Hoboken Legal Beagle – Empire Fitness

9/19/2008 Update:

On top of the legal advice mentioned already – here is what Hoboken411 reader Crystal did to try and solve the problem with billing:

Call your credit card company

“Here’s what I did. I called my credit card company with a “dispute for non-receipt of service.”

Basically they are going to contact Empire Fitness themselves requesting documentation in response to my dispute claim. If they respond, the credit card company will forward the documentation and we will move forward from there. My problem is that Empire is not even responding in the first place, so this is a big help. If Empire does not respond within 30 days, the credit card company will give me a prorated refund based on the date the gym first closed down. All I had to do was mail a copy of my receipt for a year’s membership at Empire. However, it would also be very helpful to have the contract on hand.

What’s great is that it was almost 2 months after the credit card transaction and the credit company did not use that against me.”


Hoboken411 received SO MANY emails about “what to do about Empire Fitness?” that it warranted it’s own Legal Beagle entry.

The gym screwed me. Now what?

Hoboken411 legal beagle on Empire FitnessHere is an overview of Health Club regulations in New Jersey. Everyone who lost money should go to this complaint form, fill it out and send it to the Division of Community Affairs. Since I assume that most people will have some paperwork regarding their membership they will also have to send copies of all documentation to the DCA. Most likely the DCA will also refer this matter to the Attorney General’s Office will also file complaints against Empire. The process will not be super fast but the State will take action.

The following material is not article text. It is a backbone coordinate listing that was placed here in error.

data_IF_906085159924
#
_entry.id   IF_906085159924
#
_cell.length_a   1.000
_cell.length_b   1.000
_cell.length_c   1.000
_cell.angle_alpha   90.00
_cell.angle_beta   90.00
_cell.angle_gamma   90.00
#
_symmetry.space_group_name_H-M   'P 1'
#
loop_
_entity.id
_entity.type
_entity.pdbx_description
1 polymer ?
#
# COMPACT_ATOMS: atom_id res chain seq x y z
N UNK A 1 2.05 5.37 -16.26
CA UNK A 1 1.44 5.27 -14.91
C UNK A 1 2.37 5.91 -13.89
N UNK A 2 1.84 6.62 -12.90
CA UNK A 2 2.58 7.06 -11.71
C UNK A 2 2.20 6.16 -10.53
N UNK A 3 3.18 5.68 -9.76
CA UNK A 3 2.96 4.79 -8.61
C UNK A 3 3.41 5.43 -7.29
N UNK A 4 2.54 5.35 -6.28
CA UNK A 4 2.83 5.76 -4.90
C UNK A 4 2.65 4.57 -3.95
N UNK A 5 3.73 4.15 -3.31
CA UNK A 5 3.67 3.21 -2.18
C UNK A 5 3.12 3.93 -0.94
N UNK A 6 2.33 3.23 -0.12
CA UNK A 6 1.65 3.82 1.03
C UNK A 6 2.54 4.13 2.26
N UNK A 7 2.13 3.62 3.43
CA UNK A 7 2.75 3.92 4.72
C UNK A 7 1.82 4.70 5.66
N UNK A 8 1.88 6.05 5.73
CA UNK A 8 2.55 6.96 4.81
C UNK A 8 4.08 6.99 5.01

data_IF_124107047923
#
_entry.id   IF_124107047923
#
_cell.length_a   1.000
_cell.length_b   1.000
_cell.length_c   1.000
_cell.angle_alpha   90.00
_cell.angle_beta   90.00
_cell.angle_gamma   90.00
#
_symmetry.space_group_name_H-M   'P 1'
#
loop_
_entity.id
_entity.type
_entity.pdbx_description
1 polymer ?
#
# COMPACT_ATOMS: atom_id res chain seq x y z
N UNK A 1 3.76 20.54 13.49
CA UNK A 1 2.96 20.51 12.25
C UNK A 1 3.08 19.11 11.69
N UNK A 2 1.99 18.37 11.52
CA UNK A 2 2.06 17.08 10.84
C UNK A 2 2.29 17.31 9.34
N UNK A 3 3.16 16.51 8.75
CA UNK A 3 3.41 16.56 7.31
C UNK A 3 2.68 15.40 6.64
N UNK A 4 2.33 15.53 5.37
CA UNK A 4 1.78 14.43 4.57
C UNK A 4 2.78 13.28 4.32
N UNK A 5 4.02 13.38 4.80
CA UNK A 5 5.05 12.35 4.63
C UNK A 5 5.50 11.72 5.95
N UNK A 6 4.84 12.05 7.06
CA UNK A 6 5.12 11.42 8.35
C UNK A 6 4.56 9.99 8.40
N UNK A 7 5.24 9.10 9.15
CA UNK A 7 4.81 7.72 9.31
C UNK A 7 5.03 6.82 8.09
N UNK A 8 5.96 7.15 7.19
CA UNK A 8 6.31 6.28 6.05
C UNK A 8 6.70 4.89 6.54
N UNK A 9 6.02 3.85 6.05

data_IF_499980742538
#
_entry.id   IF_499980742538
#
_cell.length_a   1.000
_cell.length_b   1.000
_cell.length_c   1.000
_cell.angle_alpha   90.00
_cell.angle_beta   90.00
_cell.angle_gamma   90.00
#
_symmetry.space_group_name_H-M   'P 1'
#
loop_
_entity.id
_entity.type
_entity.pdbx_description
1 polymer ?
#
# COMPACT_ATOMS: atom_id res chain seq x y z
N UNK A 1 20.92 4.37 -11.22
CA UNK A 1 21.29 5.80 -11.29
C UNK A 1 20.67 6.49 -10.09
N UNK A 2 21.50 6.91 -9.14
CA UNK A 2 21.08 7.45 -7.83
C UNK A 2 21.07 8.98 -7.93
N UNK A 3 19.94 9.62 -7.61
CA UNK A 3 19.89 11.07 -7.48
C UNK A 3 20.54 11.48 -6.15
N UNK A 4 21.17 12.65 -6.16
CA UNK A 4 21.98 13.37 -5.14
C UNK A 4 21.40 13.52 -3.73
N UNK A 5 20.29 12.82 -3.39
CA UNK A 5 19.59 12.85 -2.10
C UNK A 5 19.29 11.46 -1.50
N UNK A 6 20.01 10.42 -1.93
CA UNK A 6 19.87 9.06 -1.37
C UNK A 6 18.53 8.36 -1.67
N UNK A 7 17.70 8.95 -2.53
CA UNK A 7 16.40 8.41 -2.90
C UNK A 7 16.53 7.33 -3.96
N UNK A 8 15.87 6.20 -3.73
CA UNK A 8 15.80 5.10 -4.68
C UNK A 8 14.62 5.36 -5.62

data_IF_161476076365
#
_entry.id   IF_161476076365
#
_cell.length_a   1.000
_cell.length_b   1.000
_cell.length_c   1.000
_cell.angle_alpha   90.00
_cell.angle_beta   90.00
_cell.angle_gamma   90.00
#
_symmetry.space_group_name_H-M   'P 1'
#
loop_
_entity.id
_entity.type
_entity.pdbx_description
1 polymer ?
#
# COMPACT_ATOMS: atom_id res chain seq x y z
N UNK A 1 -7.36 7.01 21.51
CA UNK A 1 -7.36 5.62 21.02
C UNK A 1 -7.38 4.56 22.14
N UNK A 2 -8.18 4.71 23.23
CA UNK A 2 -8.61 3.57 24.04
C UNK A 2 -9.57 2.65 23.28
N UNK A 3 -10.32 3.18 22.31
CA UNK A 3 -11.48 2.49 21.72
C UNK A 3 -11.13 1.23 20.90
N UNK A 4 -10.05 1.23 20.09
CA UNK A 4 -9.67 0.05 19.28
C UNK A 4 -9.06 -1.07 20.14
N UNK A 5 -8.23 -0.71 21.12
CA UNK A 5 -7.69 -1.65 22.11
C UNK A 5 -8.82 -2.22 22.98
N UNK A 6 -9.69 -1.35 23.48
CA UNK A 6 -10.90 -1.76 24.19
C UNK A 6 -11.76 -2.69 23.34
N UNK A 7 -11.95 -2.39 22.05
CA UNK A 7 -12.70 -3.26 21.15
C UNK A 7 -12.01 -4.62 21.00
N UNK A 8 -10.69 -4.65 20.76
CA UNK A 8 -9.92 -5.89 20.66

Hopefully, the customers will be able to get their money back, since all health clubs must have at least a $25,000 bond. This means that if they can’t find the owner, the bonding company will be liable for any claims. However, there is no guarantee that the club continued funding their bond, which might make it hard to collect any lost club dues.

There is not really much more a person can do. Unlike a class action it is important that each individual that suffered a loss make their own personal claim. There is no need to hire an attorney, since the DCA and Attorney General’s Office have the authority to seek reimbursement for anyone’s losses. Just be sure that after you submit all your documentation you call the agency and confirm they have lodged your complaint.

Hope that helps!

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I would setup a case with the small claims court in Hoboken. Pay for a officer to serve the owner(s) of the business or the business itself. When they don’t show up for small claims, you will receive a default judgment and you can then try and collect on that. You’d probably get more doing it that way than via class action.